Although certain embodiments of the invention concern analysis of naturally occurring nucleic acids, such as polynucleotides, virtually any type of nucleic acid could be used. For example, nucleic acids prepared by various amplification techniques, such as polymerase chain reaction (PCR™) amplification, could be analyzed. (See U.S. Pat. Nos. 4,683,195, 4,683,202 and 4,800,159.) Nucleic acids to be analyzed can alternatively be cloned in standard vectors, such as plasmids, cosmids, BACs (bacterial artificial chromosomes) or YACs (yeast artificial chromosomes). (See, e.g., Berger and Kimmel, 1987; Sambrook et al., 1989.) Nucleic acid inserts can be isolated from vector DNA, for example, by excision with appropriate restriction endonucleases, followed by agarose gel electrophoresis. Methods for isolation of nucleic acid inserts are known in the art. The disclosed methods are not limited as to the source of the nucleic acid to be analyzed and any type of nucleic acid, including prokaryotic, bacterial, viral, eukaryotic, mammalian and/or human can be analyzed within the scope of the claimed subject matter.

In various embodiments of the invention, multiple copies of a single nucleic acid can be analyzed by labeled oligonucleotide probe hybridization, as discussed below. Preparation of single nucleic acids and formation of multiple copies, for example by various amplification and/or replication methods, are known in the art. Alternatively, a single clone, such as a BAC, YAC, plasmid, virus, or other vector that contains a single nucleic acid insert can be isolated, grown up and the insert removed and purified for analysis. Methods for cloning and obtaining purified nucleic acid inserts are well known in the art.

It will be recognized that the scope of certain embodiments of the present invention is not limited to analysis of nucleic acids, but also concerns analysis of other types of biomolecules, including but not limited to proteins, lipids and polysaccharides. Methods for preparing and/or purifying various types of biomolecules are known in the art and any such method can be used.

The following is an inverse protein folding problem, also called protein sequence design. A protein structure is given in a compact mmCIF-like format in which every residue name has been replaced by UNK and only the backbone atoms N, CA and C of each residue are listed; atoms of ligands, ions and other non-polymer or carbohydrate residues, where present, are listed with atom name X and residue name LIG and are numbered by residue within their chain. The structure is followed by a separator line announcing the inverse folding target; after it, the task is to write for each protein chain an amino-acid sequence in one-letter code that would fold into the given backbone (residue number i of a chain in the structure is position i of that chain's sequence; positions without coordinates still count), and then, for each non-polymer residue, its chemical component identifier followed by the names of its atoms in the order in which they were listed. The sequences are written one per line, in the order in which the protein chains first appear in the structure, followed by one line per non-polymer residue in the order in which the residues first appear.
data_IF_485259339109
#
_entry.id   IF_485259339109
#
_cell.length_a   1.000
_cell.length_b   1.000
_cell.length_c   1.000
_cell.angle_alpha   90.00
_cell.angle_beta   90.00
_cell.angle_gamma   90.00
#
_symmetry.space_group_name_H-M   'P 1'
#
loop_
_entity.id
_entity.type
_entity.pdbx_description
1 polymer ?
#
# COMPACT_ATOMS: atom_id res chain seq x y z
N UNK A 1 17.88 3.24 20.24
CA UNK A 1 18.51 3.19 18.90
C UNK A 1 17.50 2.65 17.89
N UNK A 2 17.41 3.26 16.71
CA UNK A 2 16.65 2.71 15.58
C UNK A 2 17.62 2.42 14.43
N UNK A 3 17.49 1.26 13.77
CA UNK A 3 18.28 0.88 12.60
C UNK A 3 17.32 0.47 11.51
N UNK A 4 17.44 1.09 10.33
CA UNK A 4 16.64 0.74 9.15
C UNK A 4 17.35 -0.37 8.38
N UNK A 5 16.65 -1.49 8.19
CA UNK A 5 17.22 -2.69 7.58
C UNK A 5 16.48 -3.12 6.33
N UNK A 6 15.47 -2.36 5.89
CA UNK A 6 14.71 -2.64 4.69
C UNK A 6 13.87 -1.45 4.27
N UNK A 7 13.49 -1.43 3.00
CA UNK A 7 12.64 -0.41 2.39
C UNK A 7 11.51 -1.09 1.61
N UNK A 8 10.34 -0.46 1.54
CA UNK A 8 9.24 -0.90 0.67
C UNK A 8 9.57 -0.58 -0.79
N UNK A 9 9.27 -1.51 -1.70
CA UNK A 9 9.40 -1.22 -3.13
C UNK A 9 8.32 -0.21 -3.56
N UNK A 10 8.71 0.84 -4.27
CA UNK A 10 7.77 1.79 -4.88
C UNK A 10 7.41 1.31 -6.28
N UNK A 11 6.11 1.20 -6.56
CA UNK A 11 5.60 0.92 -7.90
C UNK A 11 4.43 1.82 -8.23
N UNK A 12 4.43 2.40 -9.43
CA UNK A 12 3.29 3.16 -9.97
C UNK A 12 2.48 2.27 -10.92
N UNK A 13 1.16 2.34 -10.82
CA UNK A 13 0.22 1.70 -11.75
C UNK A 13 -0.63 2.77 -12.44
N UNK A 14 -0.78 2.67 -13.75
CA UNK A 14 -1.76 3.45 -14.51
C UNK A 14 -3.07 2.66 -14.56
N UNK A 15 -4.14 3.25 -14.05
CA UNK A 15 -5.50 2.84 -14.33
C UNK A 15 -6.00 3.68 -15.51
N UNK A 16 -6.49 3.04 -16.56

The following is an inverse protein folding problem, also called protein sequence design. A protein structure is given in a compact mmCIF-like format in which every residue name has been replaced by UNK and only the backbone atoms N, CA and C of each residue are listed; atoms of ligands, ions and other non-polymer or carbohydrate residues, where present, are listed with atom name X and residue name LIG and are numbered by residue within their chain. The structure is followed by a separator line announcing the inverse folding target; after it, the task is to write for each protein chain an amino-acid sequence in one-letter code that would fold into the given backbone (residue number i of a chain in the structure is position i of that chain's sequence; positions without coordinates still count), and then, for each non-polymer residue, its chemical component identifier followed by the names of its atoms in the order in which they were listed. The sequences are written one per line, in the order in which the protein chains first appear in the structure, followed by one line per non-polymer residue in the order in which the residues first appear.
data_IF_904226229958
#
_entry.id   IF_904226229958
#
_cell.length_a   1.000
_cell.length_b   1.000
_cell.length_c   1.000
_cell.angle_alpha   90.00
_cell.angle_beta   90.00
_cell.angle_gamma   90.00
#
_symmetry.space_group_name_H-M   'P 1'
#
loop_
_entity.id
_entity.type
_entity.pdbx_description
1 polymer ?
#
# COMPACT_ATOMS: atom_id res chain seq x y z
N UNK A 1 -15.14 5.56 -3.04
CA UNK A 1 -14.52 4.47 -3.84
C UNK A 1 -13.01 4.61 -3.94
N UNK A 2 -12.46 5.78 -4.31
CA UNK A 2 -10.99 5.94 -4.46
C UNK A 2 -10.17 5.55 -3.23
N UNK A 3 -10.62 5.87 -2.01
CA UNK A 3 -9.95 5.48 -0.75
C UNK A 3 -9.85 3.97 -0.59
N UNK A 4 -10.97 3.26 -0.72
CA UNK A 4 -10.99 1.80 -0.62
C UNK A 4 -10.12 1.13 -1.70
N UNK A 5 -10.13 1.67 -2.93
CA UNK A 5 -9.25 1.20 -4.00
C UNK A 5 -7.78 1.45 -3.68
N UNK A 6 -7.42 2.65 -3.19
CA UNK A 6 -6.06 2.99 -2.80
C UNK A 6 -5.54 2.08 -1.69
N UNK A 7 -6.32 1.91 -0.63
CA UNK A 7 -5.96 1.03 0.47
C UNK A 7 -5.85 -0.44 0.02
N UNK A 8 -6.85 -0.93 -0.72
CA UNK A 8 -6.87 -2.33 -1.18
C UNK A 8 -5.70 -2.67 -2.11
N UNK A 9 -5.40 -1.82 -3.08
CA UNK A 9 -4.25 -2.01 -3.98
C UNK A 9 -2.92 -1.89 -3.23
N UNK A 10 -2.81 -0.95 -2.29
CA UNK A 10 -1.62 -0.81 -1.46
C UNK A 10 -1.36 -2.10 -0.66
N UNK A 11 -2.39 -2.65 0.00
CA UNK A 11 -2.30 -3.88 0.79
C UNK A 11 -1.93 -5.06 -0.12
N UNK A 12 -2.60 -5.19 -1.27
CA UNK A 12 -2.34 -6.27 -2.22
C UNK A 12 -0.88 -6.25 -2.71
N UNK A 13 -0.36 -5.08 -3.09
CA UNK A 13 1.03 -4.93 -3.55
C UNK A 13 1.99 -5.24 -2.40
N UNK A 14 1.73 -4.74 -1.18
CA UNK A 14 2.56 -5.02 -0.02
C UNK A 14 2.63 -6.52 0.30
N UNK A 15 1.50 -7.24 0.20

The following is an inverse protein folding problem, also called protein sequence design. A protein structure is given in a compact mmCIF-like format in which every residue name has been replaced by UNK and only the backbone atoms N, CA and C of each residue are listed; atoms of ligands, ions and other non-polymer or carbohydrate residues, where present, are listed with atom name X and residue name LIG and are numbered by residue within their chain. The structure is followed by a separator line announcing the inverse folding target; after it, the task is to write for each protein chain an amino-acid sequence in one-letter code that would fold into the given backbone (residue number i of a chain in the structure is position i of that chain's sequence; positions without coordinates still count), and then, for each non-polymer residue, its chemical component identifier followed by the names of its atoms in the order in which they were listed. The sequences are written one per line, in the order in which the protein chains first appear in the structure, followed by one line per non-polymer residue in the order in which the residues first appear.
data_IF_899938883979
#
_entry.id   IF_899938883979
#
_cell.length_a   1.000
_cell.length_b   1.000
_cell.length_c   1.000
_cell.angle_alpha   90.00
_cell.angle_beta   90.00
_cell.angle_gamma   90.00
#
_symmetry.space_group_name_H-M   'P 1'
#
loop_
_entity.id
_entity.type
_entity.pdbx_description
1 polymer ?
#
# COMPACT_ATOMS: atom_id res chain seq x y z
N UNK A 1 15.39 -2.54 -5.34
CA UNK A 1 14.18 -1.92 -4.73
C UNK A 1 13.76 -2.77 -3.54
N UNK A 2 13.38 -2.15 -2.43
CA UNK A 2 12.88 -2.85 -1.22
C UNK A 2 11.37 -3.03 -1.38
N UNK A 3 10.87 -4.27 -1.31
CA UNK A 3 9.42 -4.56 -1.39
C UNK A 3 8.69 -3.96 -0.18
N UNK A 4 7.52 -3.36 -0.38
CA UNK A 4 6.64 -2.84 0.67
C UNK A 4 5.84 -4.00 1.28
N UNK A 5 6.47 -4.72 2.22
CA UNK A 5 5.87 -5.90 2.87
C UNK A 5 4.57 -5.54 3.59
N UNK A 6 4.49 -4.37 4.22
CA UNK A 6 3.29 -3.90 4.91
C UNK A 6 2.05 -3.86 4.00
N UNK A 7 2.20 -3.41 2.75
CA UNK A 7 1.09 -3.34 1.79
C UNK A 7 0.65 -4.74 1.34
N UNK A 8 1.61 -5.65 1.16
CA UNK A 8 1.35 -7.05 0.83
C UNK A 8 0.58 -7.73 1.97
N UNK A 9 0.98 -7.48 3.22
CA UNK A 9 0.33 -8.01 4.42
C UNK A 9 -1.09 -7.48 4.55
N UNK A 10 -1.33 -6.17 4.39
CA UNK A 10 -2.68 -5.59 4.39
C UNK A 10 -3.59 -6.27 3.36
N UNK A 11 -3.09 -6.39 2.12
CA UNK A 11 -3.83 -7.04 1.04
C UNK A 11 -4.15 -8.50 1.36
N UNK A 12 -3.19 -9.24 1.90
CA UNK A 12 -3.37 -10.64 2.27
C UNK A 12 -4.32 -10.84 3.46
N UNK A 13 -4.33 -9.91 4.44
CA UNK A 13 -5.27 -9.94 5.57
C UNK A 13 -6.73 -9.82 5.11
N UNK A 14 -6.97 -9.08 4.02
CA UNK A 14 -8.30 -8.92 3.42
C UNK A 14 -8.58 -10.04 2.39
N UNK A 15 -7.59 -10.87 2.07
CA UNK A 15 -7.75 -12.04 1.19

In certain aspects, the population of labeled oligonucleotide probes are a series of oligonucleotides that can be used in a sequencing by hybridization reaction. In sequencing by hybridization one or more labeled oligonucleotide probes of known sequence are hybridized to a target nucleic acid sequence. Binding of the labeled oligonucleotide to the target indicates the presence of a complementary sequence in the target strand. Multiple labeled oligonucleotides can be hybridized simultaneously to the target molecule and detected simultaneously. In alternative embodiments, bound oligonucleotide probes can be identified attached to individual target molecules, or alternatively multiple copies of a specific target molecule can be allowed to bind simultaneously to overlapping sets of probe sequences. Individual molecules can be scanned, for example, using known molecular combing techniques coupled to a detection mode. (See, e.g., Bensimon et al., Phys. Rev. Lett. 74:4754-57, 1995; Michalet et al., Science 277:1518-23, 1997; U.S. Pat. Nos. 5,002,867, 5,840,862; 6,054,327; 6,225,055; 6,248,537; 6,265,153; 6,303,296 and 6,344,319.)

In various embodiments of the invention, hybridization of a target nucleic acid to a labeled oligonucleotide library can be performed under stringent conditions that only allow hybridization between fully complementary nucleic acid sequences. Low stringency hybridization is generally performed at 0.15 M to 0.9 M NaCl at a temperature range of 20° C. to 50° C. High stringency hybridization is generally performed at 0.02 M to 0. 1 5 M NaCl at a temperature range of 50° C. to 70° C. It is understood that the temperature and/or ionic strength of an appropriate stringency are determined in part by the length of an oligonucleotide probe, the base content of the target sequences, and the presence of formamide, tetramethylammonium chloride or other solvents in the hybridization mixture. The ranges mentioned above are exemplary and the appropriate stringency for a particular hybridization reaction is often determined empirically by comparison to positive and/or negative controls. The person of ordinary skill in the art is able to routinely adjust hybridization conditions to allow for only stringent hybridization between exactly complementary nucleic acid sequences to occur.